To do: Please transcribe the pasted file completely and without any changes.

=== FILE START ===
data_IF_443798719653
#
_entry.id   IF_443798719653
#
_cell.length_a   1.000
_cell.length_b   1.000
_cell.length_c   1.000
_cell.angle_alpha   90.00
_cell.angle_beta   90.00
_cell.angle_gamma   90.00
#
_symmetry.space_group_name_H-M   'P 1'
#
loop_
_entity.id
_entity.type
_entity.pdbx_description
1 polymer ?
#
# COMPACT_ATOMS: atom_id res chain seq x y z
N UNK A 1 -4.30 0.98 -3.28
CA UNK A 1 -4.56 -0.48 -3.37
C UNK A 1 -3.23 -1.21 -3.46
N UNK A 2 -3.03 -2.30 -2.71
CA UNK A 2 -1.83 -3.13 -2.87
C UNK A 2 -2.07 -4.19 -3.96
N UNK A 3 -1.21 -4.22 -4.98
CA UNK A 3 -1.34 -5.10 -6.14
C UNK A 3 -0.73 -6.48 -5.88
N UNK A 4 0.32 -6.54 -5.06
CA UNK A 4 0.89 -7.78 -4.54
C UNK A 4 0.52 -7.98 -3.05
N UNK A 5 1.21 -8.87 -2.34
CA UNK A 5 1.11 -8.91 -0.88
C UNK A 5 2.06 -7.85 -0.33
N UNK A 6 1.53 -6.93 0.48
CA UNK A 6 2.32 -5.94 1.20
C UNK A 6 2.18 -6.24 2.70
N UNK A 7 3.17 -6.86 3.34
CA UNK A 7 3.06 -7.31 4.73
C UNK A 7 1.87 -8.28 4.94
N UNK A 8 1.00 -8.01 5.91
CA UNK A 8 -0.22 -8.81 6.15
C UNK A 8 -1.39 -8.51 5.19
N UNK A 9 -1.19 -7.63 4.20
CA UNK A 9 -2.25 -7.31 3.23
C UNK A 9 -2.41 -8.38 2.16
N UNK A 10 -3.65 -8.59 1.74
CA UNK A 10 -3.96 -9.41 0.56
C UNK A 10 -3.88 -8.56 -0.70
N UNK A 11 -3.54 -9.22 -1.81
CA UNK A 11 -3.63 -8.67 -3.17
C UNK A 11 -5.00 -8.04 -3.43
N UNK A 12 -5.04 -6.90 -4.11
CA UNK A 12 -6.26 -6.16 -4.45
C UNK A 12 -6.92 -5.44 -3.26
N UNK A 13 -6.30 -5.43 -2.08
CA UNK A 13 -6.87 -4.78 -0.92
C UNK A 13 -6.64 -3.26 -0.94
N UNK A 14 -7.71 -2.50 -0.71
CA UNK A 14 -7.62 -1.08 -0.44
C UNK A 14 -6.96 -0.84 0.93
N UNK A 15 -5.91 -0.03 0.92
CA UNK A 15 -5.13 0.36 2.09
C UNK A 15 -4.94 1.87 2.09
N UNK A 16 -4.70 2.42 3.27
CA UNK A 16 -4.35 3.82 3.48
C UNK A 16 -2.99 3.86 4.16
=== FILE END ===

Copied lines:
data_IF_443798719653
#
_entry.id   IF_443798719653
#
_cell.length_a   1.000
_cell.length_b   1.000
_cell.length_c   1.000
_cell.angle_alpha   90.00
_cell.angle_beta   90.00
_cell.angle_gamma   90.00
#
_symmetry.space_group_name_H-M   'P 1'
#
loop_
_entity.id
_entity.type
_entity.pdbx_description
1 polymer ?
#
# COMPACT_ATOMS: atom_id res chain seq x y z
N UNK A 1 -4.30 0.98 -3.28
CA UNK A 1 -4.56 -0.48 -3.37
C UNK A 1 -3.23 -1.21 -3.46
N UNK A 2 -3.03 -2.30 -2.71
CA UNK A 2 -1.83 -3.13 -2.87
C UNK A 2 -2.07 -4.19 -3.96
N UNK A 3 -1.21 -4.22 -4.98
CA UNK A 3 -1.34 -5.10 -6.14
C UNK A 3 -0.73 -6.48 -5.88
N UNK A 4 0.32 -6.54 -5.06
CA UNK A 4 0.89 -7.78 -4.54
C UNK A 4 0.52 -7.98 -3.05
N UNK A 5 1.21 -8.87 -2.34
CA UNK A 5 1.11 -8.91 -0.88
C UNK A 5 2.06 -7.85 -0.33
N UNK A 6 1.53 -6.93 0.48
CA UNK A 6 2.32 -5.94 1.20
C UNK A 6 2.18 -6.24 2.70
N UNK A 7 3.17 -6.86 3.34
CA UNK A 7 3.06 -7.31 4.73
C UNK A 7 1.87 -8.28 4.94
N UNK A 8 1.00 -8.01 5.91
CA UNK A 8 -0.22 -8.81 6.15
C UNK A 8 -1.39 -8.51 5.19
N UNK A 9 -1.19 -7.63 4.20
CA UNK A 9 -2.25 -7.31 3.23
C UNK A 9 -2.41 -8.38 2.16
N UNK A 10 -3.65 -8.59 1.74
CA UNK A 10 -3.96 -9.41 0.56
C UNK A 10 -3.88 -8.56 -0.70
N UNK A 11 -3.54 -9.22 -1.81
CA UNK A 11 -3.63 -8.67 -3.17
C UNK A 11 -5.00 -8.04 -3.43
N UNK A 12 -5.04 -6.90 -4.11
CA UNK A 12 -6.26 -6.16 -4.45
C UNK A 12 -6.92 -5.44 -3.26
N UNK A 13 -6.30 -5.43 -2.08
CA UNK A 13 -6.87 -4.78 -0.92
C UNK A 13 -6.64 -3.26 -0.94
N UNK A 14 -7.71 -2.50 -0.71
CA UNK A 14 -7.62 -1.08 -0.44
C UNK A 14 -6.96 -0.84 0.93
N UNK A 15 -5.91 -0.03 0.92
CA UNK A 15 -5.13 0.36 2.09
C UNK A 15 -4.94 1.87 2.09
N UNK A 16 -4.70 2.42 3.27
CA UNK A 16 -4.35 3.82 3.48
C UNK A 16 -2.99 3.86 4.16